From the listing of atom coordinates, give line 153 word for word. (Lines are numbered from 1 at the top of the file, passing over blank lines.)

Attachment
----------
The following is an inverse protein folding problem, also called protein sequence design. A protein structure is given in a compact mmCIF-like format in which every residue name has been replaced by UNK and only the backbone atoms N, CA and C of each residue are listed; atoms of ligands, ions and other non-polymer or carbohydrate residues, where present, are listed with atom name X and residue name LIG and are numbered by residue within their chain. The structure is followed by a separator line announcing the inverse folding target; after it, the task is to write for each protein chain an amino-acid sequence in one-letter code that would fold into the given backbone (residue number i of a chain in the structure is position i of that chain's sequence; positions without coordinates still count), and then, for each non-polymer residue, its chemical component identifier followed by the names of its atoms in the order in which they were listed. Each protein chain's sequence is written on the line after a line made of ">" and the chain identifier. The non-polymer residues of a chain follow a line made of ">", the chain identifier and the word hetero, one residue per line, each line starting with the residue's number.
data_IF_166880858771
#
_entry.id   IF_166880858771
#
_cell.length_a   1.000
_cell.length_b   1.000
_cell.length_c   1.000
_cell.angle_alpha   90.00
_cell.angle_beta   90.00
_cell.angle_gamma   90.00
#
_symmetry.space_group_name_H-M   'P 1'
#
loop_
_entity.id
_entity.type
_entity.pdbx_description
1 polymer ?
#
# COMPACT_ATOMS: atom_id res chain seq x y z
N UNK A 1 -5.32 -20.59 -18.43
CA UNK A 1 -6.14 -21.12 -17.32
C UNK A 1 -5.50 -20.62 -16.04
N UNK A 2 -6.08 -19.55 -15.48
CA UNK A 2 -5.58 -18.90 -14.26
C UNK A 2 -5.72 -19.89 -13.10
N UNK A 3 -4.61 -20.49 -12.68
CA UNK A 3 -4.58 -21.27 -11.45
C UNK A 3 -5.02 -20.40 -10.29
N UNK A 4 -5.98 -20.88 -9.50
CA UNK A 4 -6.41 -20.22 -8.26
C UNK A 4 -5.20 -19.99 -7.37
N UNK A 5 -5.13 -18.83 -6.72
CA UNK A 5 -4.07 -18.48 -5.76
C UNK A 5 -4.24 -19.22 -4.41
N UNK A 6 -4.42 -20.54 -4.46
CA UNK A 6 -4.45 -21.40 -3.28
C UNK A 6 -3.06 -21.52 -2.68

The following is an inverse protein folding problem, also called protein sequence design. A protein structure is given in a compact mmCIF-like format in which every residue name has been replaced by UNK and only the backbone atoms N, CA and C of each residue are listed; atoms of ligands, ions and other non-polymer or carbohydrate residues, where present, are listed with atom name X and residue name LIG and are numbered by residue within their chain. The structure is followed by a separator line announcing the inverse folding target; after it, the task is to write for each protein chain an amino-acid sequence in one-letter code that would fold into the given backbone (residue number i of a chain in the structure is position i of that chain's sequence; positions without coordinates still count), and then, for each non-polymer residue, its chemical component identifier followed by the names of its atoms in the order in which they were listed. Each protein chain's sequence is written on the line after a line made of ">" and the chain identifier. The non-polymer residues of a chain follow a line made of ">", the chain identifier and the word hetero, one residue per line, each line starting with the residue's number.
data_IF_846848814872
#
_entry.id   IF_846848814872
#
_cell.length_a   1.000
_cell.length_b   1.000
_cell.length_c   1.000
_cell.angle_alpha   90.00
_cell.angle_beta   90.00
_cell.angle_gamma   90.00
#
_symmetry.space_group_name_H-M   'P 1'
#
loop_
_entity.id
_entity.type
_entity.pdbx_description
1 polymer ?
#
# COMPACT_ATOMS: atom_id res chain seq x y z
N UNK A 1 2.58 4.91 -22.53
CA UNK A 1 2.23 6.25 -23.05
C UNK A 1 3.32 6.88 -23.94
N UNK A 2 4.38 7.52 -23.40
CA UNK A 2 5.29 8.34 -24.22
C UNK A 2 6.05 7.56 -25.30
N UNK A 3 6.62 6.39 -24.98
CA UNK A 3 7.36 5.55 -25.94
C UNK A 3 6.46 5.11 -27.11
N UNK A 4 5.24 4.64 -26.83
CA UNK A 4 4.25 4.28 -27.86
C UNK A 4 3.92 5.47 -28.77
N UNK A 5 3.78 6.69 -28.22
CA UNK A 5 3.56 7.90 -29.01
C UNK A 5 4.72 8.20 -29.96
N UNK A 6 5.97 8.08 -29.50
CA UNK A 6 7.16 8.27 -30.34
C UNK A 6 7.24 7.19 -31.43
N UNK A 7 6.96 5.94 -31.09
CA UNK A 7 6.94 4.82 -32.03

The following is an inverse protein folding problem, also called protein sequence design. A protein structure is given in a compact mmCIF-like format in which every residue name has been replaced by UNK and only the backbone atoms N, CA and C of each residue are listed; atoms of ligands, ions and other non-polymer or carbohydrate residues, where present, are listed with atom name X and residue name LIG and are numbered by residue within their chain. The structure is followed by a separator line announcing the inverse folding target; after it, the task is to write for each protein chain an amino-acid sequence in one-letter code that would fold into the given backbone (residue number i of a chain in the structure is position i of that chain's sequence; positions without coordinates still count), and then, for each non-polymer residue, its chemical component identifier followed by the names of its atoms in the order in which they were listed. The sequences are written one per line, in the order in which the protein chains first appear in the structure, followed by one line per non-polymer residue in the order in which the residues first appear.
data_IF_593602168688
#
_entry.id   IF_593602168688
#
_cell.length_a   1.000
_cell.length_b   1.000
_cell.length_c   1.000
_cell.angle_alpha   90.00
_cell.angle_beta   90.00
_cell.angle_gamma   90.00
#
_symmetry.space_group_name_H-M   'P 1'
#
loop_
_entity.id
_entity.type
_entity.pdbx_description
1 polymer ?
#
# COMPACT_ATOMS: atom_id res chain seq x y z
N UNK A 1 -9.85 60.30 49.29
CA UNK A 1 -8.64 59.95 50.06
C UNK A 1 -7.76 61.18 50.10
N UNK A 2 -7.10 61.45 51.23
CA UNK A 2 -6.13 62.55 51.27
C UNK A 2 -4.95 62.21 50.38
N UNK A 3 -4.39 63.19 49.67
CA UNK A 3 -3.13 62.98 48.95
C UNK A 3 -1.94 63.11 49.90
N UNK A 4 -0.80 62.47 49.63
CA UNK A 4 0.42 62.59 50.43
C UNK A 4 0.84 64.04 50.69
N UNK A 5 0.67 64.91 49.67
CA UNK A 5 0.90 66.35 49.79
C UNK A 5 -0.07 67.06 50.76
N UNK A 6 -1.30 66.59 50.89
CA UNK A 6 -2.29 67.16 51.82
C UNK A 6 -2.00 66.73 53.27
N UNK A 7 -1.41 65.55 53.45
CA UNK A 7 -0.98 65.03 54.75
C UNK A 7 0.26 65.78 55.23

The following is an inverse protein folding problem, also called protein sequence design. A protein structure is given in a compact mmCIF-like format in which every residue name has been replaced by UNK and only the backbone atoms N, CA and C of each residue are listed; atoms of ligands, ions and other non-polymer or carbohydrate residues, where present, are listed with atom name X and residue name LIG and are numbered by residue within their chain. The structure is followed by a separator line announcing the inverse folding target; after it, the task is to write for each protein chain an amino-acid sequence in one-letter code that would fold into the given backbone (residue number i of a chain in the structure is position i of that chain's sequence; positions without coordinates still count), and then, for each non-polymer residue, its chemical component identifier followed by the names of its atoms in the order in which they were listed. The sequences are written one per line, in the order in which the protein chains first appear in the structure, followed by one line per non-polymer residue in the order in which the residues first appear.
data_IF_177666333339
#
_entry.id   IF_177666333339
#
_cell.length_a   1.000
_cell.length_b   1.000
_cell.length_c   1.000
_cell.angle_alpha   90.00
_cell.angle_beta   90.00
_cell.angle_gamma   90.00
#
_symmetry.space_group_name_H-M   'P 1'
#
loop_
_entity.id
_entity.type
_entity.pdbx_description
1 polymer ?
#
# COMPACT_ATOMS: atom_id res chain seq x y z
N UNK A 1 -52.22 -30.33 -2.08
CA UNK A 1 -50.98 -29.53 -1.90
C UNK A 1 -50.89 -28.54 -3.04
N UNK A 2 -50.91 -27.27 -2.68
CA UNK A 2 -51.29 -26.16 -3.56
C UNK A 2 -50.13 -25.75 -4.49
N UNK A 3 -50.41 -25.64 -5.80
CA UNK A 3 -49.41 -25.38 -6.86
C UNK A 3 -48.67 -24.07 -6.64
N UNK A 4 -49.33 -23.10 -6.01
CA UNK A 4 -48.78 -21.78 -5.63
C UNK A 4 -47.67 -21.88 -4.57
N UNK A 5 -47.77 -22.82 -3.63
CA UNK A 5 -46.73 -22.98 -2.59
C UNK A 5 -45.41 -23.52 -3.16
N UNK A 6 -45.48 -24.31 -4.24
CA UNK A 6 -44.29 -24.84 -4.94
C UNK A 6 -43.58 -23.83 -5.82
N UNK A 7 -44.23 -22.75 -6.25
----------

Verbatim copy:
N UNK A 4 -49.33 -23.10 -6.01